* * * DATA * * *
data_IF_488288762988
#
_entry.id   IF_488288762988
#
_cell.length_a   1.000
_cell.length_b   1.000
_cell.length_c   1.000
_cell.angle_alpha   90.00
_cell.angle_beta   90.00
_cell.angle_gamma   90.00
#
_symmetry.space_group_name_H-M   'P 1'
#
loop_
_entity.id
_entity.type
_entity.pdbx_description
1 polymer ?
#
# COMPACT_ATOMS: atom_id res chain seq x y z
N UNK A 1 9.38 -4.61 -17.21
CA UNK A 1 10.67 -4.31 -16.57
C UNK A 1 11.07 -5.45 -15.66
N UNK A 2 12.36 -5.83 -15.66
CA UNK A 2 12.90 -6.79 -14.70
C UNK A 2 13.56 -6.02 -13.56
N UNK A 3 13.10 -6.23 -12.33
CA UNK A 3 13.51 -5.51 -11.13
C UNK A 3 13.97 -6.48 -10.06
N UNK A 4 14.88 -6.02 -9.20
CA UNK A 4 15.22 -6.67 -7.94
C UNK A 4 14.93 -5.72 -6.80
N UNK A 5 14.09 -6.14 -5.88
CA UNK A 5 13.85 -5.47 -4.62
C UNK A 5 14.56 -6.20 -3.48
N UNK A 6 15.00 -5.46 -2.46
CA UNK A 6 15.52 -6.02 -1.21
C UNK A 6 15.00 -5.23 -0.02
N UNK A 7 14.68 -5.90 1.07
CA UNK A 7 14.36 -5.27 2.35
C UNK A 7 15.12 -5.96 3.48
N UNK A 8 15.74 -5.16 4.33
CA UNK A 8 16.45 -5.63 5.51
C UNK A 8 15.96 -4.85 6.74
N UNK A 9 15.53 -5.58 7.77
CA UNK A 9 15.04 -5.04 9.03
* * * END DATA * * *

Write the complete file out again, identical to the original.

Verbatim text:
data_IF_488288762988
#
_entry.id   IF_488288762988
#
_cell.length_a   1.000
_cell.length_b   1.000
_cell.length_c   1.000
_cell.angle_alpha   90.00
_cell.angle_beta   90.00
_cell.angle_gamma   90.00
#
_symmetry.space_group_name_H-M   'P 1'
#
loop_
_entity.id
_entity.type
_entity.pdbx_description
1 polymer ?
#
# COMPACT_ATOMS: atom_id res chain seq x y z
N UNK A 1 9.38 -4.61 -17.21
CA UNK A 1 10.67 -4.31 -16.57
C UNK A 1 11.07 -5.45 -15.66
N UNK A 2 12.36 -5.83 -15.66
CA UNK A 2 12.90 -6.79 -14.70
C UNK A 2 13.56 -6.02 -13.56
N UNK A 3 13.10 -6.23 -12.33
CA UNK A 3 13.51 -5.51 -11.13
C UNK A 3 13.97 -6.48 -10.06
N UNK A 4 14.88 -6.02 -9.20
CA UNK A 4 15.22 -6.67 -7.94
C UNK A 4 14.93 -5.72 -6.80
N UNK A 5 14.09 -6.14 -5.88
CA UNK A 5 13.85 -5.47 -4.62
C UNK A 5 14.56 -6.20 -3.48
N UNK A 6 15.00 -5.46 -2.46
CA UNK A 6 15.52 -6.02 -1.21
C UNK A 6 15.00 -5.23 -0.02
N UNK A 7 14.68 -5.90 1.07
CA UNK A 7 14.36 -5.27 2.35
C UNK A 7 15.12 -5.96 3.48
N UNK A 8 15.74 -5.16 4.33
CA UNK A 8 16.45 -5.63 5.51
C UNK A 8 15.96 -4.85 6.74
N UNK A 9 15.53 -5.58 7.77
CA UNK A 9 15.04 -5.04 9.03